Clipper's Vera Cruise Build

Clipper's Vera Cruise Build

Saturday, July 18, 2015

Transom And Other Miscellaneous Work

Most of these last couple of weeks has been devoted to working on the mahogany veneer for the transom although I did take several days off to have a mini vacation.

In addition to the transom, I have been gradually working on smoothing out the hull exterior. This involves laying down a thin layer of fairing compound, actually epoxy resin mixed with micros spheres. This is spread over the seams and the screw holes in order to remove any unevenness in the surface.

Then it's sanded with an orbital sander and final gone over with the long sanding board I recently made. It's dull, tedious work, but it will aid in getting a smooth surface when I lay the fiberglass on later.

 The transom veneer is a repetitive process of fitting a plank, gluing it into position, removing staples, sanding down excess epoxy, trimming it, and then fitting the next plank. There were eight planks in all that needed to be installed. Each one had to be trimmed slightly before gluing in order to get it to fit nicely against the previous one.

In the next two photos, you can see the initial gaps between the previous plank and the next one. To deal with this, I would sand a bit off the previous panel's edge, test fit the new panel and determine where additional material might need to be removed. It didn't take too much material to be removed, but it did take a bit of time to get it right.

When I got to the area where the carriage bolt heads were sticking up, I had to make a small recess in the backside of the plank to accommodate the bolt head.

I used the Harbor Freight Tools staple gun to staple the planks into position, stapling through plywood washers. I had actually run out of these and needed to make some more. However, my table saw was still broken from several months ago, so I had to take it apart and replace a bearing on the aft end of the motor. It was not too difficult of a task but I was fortunate that an alternator repair shop was able to remove the old bearing because that would have been very difficult to remove.

Once the saw was repaired I made new plywood washers and continued with the planking. Removing the staples was not too difficult once I started using a soldering iron to heat them up before removal.

By last Thursday, I had completed the planking and started on the trimming and edge clean up. I had already rough cut the excess wood off using the jig saw. On the last plank, the excess wood overhung the bottom edge but getting in there with the jig saw was tricky. I did not want to hit the bottom of the boat with the saw blade so I had to leave quite a bit of material still in place.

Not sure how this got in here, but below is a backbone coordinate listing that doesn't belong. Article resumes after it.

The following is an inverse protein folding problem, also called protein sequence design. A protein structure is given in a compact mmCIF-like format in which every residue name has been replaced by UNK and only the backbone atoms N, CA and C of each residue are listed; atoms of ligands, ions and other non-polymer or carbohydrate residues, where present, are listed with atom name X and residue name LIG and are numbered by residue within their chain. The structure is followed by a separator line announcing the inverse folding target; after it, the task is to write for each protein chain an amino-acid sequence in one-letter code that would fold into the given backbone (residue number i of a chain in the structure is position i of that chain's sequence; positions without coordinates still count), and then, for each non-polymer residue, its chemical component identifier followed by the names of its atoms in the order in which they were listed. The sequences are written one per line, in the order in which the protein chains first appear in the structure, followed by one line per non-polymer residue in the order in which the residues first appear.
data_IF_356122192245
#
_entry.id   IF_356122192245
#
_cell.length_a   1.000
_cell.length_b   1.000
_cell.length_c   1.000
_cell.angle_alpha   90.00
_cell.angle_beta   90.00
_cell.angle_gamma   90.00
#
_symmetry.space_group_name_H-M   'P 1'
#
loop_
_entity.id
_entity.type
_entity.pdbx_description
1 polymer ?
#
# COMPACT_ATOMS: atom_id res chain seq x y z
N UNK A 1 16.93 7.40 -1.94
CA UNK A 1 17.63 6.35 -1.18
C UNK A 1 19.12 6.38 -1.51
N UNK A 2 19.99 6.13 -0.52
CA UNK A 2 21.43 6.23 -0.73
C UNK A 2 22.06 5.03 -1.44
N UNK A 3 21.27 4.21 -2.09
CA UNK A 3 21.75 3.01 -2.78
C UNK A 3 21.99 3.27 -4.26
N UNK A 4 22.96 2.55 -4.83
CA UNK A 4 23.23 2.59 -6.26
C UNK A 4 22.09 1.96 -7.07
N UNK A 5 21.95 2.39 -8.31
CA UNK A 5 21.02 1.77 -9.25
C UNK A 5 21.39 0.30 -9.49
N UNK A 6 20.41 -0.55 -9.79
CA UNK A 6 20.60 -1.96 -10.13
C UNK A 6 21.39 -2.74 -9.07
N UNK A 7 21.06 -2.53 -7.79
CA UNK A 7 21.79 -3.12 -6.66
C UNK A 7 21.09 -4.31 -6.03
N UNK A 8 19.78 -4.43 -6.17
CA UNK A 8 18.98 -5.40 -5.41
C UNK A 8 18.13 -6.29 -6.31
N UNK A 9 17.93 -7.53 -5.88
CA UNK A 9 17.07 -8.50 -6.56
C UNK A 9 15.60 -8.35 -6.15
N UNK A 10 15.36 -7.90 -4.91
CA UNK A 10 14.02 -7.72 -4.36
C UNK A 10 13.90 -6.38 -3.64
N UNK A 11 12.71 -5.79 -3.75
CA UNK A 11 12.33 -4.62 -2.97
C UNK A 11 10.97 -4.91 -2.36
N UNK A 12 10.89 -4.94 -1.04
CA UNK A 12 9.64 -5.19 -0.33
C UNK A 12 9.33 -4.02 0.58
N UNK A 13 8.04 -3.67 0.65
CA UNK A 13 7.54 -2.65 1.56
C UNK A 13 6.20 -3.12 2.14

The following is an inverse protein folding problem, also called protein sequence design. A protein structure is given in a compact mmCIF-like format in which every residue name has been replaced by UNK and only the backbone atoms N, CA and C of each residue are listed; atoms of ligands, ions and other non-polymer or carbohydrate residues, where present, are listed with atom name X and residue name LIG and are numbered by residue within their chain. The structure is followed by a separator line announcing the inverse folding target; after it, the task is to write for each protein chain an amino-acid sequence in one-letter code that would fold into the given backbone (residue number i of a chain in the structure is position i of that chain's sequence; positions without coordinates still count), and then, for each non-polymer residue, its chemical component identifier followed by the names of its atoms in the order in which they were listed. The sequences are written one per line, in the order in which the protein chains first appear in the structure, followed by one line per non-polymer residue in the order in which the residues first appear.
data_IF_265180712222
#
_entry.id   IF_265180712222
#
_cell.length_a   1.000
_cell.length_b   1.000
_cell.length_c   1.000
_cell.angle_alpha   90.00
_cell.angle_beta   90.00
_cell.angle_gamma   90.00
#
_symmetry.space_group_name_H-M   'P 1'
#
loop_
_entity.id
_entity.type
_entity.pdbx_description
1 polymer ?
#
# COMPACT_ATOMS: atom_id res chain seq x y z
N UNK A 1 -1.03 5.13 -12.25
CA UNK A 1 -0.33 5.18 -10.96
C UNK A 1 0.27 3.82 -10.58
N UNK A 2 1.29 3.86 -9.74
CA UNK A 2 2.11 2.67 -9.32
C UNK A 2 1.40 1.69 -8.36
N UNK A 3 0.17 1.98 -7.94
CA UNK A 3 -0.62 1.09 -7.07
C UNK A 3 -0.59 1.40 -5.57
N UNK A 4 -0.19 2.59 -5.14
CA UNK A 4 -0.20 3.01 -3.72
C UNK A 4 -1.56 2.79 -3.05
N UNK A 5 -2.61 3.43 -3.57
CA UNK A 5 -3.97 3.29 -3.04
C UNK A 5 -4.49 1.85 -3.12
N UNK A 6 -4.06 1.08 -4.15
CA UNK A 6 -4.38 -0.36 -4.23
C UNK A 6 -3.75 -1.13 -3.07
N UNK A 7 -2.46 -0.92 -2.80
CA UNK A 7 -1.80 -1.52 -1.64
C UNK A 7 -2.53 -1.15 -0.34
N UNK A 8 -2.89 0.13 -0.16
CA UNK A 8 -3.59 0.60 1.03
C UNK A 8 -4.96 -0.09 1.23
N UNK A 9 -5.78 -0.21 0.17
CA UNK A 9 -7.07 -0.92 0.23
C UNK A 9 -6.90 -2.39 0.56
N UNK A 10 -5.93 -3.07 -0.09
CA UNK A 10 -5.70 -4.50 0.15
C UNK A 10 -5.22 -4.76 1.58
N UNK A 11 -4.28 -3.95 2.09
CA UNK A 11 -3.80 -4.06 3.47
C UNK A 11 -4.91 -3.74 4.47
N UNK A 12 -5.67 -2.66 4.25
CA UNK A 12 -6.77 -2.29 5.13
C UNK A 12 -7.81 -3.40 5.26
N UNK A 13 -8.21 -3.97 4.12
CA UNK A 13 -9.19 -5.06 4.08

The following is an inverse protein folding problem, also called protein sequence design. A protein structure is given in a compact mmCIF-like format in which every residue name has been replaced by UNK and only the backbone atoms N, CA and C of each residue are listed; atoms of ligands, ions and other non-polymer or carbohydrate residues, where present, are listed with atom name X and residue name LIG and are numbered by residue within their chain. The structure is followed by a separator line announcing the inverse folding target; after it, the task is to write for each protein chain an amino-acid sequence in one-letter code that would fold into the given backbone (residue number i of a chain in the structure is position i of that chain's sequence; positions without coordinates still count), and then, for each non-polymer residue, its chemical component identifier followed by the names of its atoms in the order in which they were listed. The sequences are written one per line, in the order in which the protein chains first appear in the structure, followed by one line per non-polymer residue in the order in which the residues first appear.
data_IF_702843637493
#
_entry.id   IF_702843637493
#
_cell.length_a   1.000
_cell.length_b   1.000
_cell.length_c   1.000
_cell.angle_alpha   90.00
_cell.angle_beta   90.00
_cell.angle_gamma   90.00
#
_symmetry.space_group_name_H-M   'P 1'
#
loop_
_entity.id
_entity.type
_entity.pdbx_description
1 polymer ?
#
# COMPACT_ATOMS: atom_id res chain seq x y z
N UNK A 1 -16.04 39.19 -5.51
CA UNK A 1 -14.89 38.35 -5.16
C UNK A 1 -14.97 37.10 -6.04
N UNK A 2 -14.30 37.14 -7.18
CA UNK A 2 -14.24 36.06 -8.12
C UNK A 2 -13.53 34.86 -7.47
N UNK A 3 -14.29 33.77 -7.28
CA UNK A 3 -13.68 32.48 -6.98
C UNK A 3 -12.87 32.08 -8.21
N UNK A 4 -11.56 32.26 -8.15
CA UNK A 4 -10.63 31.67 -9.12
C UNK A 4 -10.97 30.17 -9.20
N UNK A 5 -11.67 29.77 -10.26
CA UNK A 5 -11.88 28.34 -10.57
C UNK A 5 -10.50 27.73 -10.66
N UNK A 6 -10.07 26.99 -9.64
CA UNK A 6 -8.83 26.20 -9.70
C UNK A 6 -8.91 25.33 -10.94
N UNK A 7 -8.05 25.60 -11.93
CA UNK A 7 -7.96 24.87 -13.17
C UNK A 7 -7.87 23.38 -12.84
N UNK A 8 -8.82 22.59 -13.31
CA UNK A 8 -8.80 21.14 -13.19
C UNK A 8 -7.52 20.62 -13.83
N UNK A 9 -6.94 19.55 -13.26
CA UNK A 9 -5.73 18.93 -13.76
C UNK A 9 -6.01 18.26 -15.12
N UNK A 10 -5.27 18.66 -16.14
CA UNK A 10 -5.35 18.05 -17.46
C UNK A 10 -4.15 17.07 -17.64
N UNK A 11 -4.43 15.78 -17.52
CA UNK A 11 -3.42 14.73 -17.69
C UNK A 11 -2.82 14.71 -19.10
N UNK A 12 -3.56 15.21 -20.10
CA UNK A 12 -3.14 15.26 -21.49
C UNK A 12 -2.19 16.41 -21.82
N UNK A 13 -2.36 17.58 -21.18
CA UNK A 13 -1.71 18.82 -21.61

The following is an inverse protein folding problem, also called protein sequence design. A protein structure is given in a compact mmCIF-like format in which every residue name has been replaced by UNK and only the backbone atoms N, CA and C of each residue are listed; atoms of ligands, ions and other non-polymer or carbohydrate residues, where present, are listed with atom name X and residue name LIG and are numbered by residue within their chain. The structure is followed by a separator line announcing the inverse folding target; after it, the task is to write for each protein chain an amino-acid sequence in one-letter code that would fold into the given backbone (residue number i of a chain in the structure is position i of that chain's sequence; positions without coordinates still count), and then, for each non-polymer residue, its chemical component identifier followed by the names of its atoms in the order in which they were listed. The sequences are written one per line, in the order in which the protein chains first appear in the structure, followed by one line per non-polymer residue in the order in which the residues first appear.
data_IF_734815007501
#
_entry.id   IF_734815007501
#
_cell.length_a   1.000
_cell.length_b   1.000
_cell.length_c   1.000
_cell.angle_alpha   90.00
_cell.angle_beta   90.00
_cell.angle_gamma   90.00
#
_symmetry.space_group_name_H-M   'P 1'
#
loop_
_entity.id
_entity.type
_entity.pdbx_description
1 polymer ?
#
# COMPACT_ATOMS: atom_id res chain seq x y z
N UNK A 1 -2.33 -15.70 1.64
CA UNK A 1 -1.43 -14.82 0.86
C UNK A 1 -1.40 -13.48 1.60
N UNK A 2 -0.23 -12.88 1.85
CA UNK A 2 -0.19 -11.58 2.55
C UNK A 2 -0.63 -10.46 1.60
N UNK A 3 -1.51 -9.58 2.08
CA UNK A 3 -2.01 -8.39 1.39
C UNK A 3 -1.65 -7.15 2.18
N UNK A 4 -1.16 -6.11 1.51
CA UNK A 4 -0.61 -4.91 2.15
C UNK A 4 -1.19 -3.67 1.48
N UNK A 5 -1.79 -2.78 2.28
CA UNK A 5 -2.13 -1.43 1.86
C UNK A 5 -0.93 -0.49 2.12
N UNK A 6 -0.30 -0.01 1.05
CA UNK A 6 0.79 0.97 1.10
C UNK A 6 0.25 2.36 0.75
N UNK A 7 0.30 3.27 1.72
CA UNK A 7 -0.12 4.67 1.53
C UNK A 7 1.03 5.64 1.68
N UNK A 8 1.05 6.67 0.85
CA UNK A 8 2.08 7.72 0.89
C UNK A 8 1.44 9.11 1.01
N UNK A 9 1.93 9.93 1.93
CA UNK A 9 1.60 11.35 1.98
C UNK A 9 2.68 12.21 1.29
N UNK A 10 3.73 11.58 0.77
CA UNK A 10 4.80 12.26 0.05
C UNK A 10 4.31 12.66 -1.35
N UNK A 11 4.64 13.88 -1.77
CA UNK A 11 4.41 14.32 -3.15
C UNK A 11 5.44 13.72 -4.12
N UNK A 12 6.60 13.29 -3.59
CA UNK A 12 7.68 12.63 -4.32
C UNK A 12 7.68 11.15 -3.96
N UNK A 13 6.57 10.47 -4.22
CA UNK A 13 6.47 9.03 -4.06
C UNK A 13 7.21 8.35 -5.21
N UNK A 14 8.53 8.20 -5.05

Using an electric disc sander and 60 grit sanding disc, I removed the excess material down to approximately 1/32 inch of flush. Then I used my belt sander to complete the task. There are some minor gaps where the epoxy didn't completely fill which have since been filled.

In the outboard cut out, there was also excess wood overhanging. This was a bit more difficult to remove. I started my marking the extent of the excess by drilling small holes from the inside of the transom.

Then using the jig saw, I removed some of the wood. The belt sander was used to remove the remainder. I had to go slowly here because I wanted to leave this nice and straight for when I add the end cap.

Here is the result.

I still have some work to do on the transom. Namely, add the end cap to the outboard cutout, steam the staple holes closed, sand the exterior surface to smooth it out, and stain the exterior to even out the colors of the wood.

The end cap is going to be a piece of wood steam bent to fit in the "U" of the cutout. My first experiment trying to bend some wood failed when the wood cracked rather than bending. I believe I didn't steam it enough. I'll cover more of this next time since it is still in progress.

The other tasks have not been accomplished yet so they will also be covered next time. Until then, take care.

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  1. Carl, your hard work is truly paying off. I can only imagine how the paint will look, after all the prep work you're putting into this. You should truly be proud!

    1. Thanks Mike,

      It's funny but I am just getting ready to post another blog entry (albeit a short one) about sanding.


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